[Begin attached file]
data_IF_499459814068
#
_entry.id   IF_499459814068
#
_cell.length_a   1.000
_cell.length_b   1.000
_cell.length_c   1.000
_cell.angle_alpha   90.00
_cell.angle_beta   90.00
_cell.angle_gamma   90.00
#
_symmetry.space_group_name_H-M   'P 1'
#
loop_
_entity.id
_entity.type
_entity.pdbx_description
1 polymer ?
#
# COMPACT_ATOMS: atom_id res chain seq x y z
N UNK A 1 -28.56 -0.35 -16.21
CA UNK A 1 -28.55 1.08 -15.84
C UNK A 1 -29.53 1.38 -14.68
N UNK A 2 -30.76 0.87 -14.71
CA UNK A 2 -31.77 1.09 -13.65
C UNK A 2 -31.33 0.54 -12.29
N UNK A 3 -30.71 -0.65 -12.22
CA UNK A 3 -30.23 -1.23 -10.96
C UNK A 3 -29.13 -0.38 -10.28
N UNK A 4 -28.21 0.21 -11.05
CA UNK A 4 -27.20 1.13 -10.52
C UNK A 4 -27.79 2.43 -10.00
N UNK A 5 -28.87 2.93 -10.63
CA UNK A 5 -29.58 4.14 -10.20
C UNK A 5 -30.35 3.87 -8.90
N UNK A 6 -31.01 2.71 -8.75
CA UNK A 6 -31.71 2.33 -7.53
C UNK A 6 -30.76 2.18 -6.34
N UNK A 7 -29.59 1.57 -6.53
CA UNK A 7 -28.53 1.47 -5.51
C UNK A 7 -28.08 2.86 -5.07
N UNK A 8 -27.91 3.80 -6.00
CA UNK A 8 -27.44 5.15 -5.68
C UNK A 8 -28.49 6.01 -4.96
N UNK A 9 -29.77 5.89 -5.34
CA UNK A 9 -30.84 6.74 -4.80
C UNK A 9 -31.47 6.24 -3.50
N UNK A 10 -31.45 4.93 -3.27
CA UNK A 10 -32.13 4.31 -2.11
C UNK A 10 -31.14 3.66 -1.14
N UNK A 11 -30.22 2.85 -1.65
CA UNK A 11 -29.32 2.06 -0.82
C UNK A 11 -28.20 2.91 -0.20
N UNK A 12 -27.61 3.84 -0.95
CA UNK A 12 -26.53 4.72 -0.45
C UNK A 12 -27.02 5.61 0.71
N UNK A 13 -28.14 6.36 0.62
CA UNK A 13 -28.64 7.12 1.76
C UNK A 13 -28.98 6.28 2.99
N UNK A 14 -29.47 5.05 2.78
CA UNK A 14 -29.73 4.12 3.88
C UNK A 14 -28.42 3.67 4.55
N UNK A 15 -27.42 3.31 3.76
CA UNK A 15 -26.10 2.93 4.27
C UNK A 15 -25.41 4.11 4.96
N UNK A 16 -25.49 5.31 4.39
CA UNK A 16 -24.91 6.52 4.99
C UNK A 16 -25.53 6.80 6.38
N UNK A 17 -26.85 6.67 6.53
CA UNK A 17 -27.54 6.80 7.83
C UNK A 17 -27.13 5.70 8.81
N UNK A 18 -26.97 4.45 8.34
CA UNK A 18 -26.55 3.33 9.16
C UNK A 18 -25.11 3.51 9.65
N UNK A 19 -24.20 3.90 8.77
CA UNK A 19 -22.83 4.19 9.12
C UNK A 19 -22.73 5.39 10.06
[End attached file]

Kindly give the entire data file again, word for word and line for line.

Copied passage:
data_IF_499459814068
#
_entry.id   IF_499459814068
#
_cell.length_a   1.000
_cell.length_b   1.000
_cell.length_c   1.000
_cell.angle_alpha   90.00
_cell.angle_beta   90.00
_cell.angle_gamma   90.00
#
_symmetry.space_group_name_H-M   'P 1'
#
loop_
_entity.id
_entity.type
_entity.pdbx_description
1 polymer ?
#
# COMPACT_ATOMS: atom_id res chain seq x y z
N UNK A 1 -28.56 -0.35 -16.21
CA UNK A 1 -28.55 1.08 -15.84
C UNK A 1 -29.53 1.38 -14.68
N UNK A 2 -30.76 0.87 -14.71
CA UNK A 2 -31.77 1.09 -13.65
C UNK A 2 -31.33 0.54 -12.29
N UNK A 3 -30.71 -0.65 -12.22
CA UNK A 3 -30.23 -1.23 -10.96
C UNK A 3 -29.13 -0.38 -10.28
N UNK A 4 -28.21 0.21 -11.05
CA UNK A 4 -27.20 1.13 -10.52
C UNK A 4 -27.79 2.43 -10.00
N UNK A 5 -28.87 2.93 -10.63
CA UNK A 5 -29.58 4.14 -10.20
C UNK A 5 -30.35 3.87 -8.90
N UNK A 6 -31.01 2.71 -8.75
CA UNK A 6 -31.71 2.33 -7.53
C UNK A 6 -30.76 2.18 -6.34
N UNK A 7 -29.59 1.57 -6.53
CA UNK A 7 -28.53 1.47 -5.51
C UNK A 7 -28.08 2.86 -5.07
N UNK A 8 -27.91 3.80 -6.00
CA UNK A 8 -27.44 5.15 -5.68
C UNK A 8 -28.49 6.01 -4.96
N UNK A 9 -29.77 5.89 -5.34
CA UNK A 9 -30.84 6.74 -4.80
C UNK A 9 -31.47 6.24 -3.50
N UNK A 10 -31.45 4.93 -3.27
CA UNK A 10 -32.13 4.31 -2.11
C UNK A 10 -31.14 3.66 -1.14
N UNK A 11 -30.22 2.85 -1.65
CA UNK A 11 -29.32 2.06 -0.82
C UNK A 11 -28.20 2.91 -0.20
N UNK A 12 -27.61 3.84 -0.95
CA UNK A 12 -26.53 4.72 -0.45
C UNK A 12 -27.02 5.61 0.71
N UNK A 13 -28.14 6.36 0.62
CA UNK A 13 -28.64 7.12 1.76
C UNK A 13 -28.98 6.28 2.99
N UNK A 14 -29.47 5.05 2.78
CA UNK A 14 -29.73 4.12 3.88
C UNK A 14 -28.42 3.67 4.55
N UNK A 15 -27.42 3.31 3.76
CA UNK A 15 -26.10 2.93 4.27
C UNK A 15 -25.41 4.11 4.96
N UNK A 16 -25.49 5.31 4.39
CA UNK A 16 -24.91 6.52 4.99
C UNK A 16 -25.53 6.80 6.38
N UNK A 17 -26.85 6.67 6.53
CA UNK A 17 -27.54 6.80 7.83
C UNK A 17 -27.13 5.70 8.81
N UNK A 18 -26.97 4.45 8.34
CA UNK A 18 -26.55 3.33 9.16
C UNK A 18 -25.11 3.51 9.65
N UNK A 19 -24.20 3.90 8.77
CA UNK A 19 -22.83 4.19 9.12
C UNK A 19 -22.73 5.39 10.06